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Locating Responsibility in the Discourse of Contemporary U.S. Education Reform
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PublisherThe University of Arizona.
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AbstractFramed by insights from critical human geography, political economy, and educational studies, this dissertation offers a critique of the contemporary education reform movement in the United States (hereafter U.S.). The overarching argument made here is that the powerfully positioned individuals and groups at the head of this movement have been less motivated by a desire to actually pursue social justice than by the political expediency that comes with appearing to be doing so. The three papers that follow speak to the existing critical literature on public schooling in the U.S., which argues that the perpetual discussion about how to 'fix' the U.S.'s educational system should be seen as an attempt by its powerfully positioned interlocutors to collapse popular discontent with a variety of persistent social injustices into a focused dissatisfaction with the public schools. This literature has also argued that although the public education system in the U.S. is indeed quite inequitable as it presently exists, and thus an appropriate target for transformation, the education reform movement's efforts to that end have actually reproduced many of the social and pedagogical causes of educational inequity. This dissertation builds on the literature just summarized by demonstrating that the rhetoric of the individuals and groups associated with the education reform movement coalesces around a spatial discourse through which the causes of a variety of social ills are presented as endogenous to the spaces inhabited by the individuals and groups that suffer them with the greatest frequency and intensity. Further, the artificially discrete, enclosed spaces conjured in the name of education reform are enrolled as part of a broader project of legitimizing coercive, individualizing, and competitive-rather than supportive, dialogic, collaborative-forms of pedagogy, and governance more generally.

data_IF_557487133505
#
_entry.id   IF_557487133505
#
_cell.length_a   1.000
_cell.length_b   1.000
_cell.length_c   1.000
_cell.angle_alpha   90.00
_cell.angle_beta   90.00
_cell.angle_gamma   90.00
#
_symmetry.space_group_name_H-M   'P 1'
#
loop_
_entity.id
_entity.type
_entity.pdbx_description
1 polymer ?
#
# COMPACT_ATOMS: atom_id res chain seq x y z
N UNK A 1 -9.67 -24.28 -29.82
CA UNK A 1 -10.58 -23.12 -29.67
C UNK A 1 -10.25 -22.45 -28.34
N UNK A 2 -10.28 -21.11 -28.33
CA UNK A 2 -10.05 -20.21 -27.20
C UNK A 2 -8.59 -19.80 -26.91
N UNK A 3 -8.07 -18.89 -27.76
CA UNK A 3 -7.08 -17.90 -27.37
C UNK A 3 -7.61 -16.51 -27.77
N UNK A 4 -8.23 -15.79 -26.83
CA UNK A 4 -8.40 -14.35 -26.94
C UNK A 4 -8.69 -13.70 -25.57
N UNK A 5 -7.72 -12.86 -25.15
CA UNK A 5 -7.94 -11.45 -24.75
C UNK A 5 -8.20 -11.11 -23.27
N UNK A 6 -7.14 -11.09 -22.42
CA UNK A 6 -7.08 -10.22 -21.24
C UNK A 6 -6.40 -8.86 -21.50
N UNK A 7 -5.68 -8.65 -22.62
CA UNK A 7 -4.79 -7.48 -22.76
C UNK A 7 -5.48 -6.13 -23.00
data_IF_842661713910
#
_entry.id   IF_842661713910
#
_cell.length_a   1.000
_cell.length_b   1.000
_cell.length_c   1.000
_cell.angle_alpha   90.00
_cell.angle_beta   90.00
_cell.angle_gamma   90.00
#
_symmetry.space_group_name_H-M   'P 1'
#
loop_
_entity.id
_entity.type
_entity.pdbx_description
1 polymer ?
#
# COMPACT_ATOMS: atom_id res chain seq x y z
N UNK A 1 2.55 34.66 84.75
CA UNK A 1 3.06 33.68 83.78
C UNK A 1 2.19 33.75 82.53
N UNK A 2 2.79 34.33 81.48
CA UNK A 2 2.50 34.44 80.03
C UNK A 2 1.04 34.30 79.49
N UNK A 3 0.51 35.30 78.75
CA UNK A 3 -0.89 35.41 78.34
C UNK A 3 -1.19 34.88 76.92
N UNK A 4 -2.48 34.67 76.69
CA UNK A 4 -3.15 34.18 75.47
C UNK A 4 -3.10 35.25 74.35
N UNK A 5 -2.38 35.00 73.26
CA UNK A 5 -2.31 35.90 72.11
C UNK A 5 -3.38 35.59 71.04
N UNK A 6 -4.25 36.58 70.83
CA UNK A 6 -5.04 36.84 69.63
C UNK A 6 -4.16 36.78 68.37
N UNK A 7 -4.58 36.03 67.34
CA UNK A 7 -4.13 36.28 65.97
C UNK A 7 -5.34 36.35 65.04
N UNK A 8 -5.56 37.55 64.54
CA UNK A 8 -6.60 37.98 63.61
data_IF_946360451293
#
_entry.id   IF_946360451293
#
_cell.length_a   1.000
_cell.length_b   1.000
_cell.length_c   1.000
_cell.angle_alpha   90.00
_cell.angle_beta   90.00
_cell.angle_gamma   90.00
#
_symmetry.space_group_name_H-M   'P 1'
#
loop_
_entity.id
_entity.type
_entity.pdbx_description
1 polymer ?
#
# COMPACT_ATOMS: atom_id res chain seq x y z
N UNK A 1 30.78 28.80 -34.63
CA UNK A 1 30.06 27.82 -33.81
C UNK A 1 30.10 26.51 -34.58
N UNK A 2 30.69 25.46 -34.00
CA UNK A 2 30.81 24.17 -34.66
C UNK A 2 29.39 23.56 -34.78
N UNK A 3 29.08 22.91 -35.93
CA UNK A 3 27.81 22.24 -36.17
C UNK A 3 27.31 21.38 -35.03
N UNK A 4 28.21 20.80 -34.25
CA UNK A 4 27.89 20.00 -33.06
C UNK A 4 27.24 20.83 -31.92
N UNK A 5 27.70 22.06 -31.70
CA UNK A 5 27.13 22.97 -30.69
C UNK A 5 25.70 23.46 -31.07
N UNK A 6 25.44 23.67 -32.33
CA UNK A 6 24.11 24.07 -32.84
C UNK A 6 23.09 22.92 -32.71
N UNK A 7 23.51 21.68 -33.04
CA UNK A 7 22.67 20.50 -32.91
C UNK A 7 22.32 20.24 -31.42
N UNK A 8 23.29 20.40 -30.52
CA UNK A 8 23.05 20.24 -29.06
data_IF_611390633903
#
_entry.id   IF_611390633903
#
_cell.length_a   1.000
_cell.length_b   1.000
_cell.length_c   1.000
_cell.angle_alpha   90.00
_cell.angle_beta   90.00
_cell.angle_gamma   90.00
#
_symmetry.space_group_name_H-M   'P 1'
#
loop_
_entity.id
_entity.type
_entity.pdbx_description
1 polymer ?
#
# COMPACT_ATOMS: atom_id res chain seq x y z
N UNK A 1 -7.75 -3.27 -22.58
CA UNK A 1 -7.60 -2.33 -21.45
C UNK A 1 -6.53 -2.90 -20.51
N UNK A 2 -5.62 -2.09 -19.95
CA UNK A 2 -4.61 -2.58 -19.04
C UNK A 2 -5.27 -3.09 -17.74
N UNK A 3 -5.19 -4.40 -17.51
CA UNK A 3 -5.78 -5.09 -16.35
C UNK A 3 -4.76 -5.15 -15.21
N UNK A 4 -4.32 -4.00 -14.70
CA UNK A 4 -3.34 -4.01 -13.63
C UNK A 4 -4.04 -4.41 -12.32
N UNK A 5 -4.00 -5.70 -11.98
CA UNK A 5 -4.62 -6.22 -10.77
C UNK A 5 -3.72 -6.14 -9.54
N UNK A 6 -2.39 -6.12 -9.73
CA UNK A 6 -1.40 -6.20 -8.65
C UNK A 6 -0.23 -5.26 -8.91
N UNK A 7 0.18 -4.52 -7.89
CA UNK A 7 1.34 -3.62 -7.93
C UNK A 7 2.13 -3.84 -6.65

Degree ProgramGraduate College